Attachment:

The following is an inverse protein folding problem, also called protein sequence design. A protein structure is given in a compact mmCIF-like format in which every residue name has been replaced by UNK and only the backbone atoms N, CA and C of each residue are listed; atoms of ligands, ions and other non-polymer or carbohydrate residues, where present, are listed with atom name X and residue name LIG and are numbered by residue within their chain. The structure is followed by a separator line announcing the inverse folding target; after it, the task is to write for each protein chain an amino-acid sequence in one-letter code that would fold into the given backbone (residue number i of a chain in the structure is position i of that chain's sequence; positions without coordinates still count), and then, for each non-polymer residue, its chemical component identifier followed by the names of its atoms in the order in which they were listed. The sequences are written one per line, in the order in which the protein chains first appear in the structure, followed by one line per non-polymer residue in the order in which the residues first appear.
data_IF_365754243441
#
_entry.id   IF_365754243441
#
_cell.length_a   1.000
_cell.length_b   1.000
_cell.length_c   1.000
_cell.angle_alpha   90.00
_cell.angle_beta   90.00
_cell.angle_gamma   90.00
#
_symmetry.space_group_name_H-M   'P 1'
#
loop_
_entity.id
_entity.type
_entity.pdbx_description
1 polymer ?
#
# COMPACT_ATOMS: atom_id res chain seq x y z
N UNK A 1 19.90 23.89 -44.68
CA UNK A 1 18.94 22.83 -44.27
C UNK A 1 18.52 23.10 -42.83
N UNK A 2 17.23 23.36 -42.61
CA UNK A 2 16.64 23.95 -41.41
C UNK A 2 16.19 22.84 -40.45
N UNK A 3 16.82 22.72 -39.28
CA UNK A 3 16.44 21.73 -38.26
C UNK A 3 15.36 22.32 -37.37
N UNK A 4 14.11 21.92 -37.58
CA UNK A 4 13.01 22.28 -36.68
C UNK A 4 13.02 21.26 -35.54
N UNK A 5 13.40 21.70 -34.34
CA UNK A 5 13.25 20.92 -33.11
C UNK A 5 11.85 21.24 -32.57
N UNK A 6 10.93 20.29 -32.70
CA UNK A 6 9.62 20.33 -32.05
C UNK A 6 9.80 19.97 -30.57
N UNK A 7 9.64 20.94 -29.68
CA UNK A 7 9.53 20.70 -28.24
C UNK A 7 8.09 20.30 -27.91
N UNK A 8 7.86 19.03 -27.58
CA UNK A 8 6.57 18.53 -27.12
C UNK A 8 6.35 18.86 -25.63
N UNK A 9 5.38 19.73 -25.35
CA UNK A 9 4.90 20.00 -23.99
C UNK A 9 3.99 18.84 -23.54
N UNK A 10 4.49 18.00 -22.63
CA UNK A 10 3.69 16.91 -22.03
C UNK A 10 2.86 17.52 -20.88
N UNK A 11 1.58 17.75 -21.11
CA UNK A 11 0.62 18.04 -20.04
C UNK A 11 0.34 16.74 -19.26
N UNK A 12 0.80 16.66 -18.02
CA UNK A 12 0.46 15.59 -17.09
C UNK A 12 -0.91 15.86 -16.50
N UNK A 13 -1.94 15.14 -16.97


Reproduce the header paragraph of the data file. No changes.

The following is an inverse protein folding problem, also called protein sequence design. A protein structure is given in a compact mmCIF-like format in which every residue name has been replaced by UNK and only the backbone atoms N, CA and C of each residue are listed; atoms of ligands, ions and other non-polymer or carbohydrate residues, where present, are listed with atom name X and residue name LIG and are numbered by residue within their chain. The structure is followed by a separator line announcing the inverse folding target; after it, the task is to write for each protein chain an amino-acid sequence in one-letter code that would fold into the given backbone (residue number i of a chain in the structure is position i of that chain's sequence; positions without coordinates still count), and then, for each non-polymer residue, its chemical component identifier followed by the names of its atoms in the order in which they were listed. The sequences are written one per line, in the order in which the protein chains first appear in the structure, followed by one line per non-polymer residue in the order in which the residues first appear.